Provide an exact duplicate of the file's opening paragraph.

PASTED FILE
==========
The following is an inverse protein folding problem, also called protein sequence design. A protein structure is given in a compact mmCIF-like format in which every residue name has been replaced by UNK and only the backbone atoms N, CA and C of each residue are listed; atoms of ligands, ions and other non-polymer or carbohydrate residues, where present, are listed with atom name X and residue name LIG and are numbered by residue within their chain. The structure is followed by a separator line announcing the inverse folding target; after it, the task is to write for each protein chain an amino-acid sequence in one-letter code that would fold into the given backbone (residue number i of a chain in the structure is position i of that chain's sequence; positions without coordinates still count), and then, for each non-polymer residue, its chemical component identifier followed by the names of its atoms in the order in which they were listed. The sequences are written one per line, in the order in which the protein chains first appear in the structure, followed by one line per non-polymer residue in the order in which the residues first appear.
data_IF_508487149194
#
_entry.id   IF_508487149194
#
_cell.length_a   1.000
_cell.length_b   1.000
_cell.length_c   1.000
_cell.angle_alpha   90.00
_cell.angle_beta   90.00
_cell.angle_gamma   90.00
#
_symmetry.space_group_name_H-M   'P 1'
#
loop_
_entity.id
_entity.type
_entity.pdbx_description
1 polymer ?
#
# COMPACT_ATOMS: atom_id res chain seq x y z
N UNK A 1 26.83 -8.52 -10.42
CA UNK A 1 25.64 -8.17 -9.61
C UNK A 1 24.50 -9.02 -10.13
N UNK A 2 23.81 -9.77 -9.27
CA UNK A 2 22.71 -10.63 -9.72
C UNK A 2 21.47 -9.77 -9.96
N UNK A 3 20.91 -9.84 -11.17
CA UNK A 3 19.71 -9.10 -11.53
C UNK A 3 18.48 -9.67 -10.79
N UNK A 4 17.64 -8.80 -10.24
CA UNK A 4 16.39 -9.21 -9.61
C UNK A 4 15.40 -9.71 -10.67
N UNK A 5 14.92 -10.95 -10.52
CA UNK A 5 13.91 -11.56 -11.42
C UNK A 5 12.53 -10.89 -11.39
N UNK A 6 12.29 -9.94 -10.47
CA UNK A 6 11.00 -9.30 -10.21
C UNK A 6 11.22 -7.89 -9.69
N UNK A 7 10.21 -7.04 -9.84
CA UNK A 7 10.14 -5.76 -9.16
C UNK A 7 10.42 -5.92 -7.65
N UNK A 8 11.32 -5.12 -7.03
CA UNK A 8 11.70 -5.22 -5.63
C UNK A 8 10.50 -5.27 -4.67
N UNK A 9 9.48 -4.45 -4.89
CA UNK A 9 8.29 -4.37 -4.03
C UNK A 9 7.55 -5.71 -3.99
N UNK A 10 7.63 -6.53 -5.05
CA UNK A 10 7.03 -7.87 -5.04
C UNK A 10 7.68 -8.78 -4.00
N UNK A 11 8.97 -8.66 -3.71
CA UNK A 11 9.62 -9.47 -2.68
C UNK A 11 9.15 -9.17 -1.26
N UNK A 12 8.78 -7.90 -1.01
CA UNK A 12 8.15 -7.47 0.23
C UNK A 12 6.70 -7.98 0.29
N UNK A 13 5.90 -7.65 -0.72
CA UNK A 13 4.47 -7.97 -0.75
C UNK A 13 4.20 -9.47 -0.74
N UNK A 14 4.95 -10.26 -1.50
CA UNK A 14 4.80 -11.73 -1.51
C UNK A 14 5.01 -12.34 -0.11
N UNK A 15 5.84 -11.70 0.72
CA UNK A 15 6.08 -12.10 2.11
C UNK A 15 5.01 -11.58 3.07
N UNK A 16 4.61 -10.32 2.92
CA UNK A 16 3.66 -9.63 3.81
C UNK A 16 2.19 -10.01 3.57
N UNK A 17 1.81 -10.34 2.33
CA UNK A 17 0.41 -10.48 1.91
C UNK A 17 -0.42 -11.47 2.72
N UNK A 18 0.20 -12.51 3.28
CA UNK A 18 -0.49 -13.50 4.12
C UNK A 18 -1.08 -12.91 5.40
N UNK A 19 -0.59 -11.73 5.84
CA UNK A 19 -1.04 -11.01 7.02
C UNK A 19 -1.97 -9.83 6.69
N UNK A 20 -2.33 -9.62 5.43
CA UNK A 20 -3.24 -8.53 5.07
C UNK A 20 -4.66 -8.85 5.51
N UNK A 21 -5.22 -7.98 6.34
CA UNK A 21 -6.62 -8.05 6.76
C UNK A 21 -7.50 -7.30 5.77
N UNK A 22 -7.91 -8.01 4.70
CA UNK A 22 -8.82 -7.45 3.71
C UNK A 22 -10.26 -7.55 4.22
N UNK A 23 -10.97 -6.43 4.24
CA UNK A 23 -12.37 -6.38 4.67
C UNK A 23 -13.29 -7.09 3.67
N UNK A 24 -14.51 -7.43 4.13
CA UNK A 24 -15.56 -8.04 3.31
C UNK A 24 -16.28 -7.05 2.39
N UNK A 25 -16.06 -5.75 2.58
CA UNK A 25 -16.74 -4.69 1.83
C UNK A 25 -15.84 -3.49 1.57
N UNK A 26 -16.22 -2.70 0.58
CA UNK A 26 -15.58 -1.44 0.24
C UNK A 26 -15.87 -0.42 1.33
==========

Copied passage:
The following is an inverse protein folding problem, also called protein sequence design. A protein structure is given in a compact mmCIF-like format in which every residue name has been replaced by UNK and only the backbone atoms N, CA and C of each residue are listed; atoms of ligands, ions and other non-polymer or carbohydrate residues, where present, are listed with atom name X and residue name LIG and are numbered by residue within their chain. The structure is followed by a separator line announcing the inverse folding target; after it, the task is to write for each protein chain an amino-acid sequence in one-letter code that would fold into the given backbone (residue number i of a chain in the structure is position i of that chain's sequence; positions without coordinates still count), and then, for each non-polymer residue, its chemical component identifier followed by the names of its atoms in the order in which they were listed. The sequences are written one per line, in the order in which the protein chains first appear in the structure, followed by one line per non-polymer residue in the order in which the residues first appear.